With La dolce vita
in 1960, Federico Fellini
created a new kind of personal fantastical movie to deal with the corrupt, newly affluent Italy. It replaced the neorealism that had dominated Italian cinema for 15 years. Three years later, in the even more phantasmagoric, semi-autobiographical Otto e mezzo (aka 8½), Marcello Mastroianni
, who'd become Fellini
's alter ego in La dolce vita
, played Guido Anselmi, a director at the end of his tether while in pre-production on his latest expensive movie at Rome's Cinecittà.He has magnificent sets and costumes, but no script, and as he's badgered by producers, wives, mistresses, journalists and assorted hangers-on, he fantasises about his life and loves and revisits his past.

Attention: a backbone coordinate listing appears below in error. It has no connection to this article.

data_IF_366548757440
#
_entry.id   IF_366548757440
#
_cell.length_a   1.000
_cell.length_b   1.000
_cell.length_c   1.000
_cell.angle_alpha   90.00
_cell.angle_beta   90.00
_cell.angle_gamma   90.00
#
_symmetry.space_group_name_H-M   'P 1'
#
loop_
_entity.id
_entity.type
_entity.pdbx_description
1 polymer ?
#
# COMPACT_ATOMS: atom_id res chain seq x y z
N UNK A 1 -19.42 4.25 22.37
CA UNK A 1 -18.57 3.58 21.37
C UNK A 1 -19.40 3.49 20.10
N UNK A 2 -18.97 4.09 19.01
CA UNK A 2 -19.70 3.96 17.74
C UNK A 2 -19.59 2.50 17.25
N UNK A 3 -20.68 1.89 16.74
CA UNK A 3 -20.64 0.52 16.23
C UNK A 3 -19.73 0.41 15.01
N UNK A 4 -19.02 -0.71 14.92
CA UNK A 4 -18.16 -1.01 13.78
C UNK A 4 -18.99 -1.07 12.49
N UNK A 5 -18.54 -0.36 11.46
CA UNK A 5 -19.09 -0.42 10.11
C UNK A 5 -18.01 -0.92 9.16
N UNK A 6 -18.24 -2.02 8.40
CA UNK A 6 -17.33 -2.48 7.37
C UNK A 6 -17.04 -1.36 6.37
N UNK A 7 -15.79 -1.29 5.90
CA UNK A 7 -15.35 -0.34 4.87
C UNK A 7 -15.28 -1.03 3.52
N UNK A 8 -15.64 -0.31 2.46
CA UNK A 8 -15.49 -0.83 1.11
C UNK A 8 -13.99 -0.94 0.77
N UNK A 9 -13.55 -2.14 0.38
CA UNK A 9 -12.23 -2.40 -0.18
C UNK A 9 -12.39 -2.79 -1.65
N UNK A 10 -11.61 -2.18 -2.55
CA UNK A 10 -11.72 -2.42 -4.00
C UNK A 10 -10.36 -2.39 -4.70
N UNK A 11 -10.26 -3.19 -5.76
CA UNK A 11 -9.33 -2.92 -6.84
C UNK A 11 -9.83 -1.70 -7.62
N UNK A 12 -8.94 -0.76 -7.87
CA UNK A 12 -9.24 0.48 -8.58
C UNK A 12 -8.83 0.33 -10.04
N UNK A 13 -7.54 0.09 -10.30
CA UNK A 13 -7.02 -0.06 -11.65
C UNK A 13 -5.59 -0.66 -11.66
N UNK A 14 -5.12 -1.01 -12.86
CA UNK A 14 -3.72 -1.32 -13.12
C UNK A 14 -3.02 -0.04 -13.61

It is a dazzling film, funny, moving and deeply serious. One of the most influential pictures ever made, it contributed to the myth of the film director as supreme auteur, encouraged a movie critic to publish a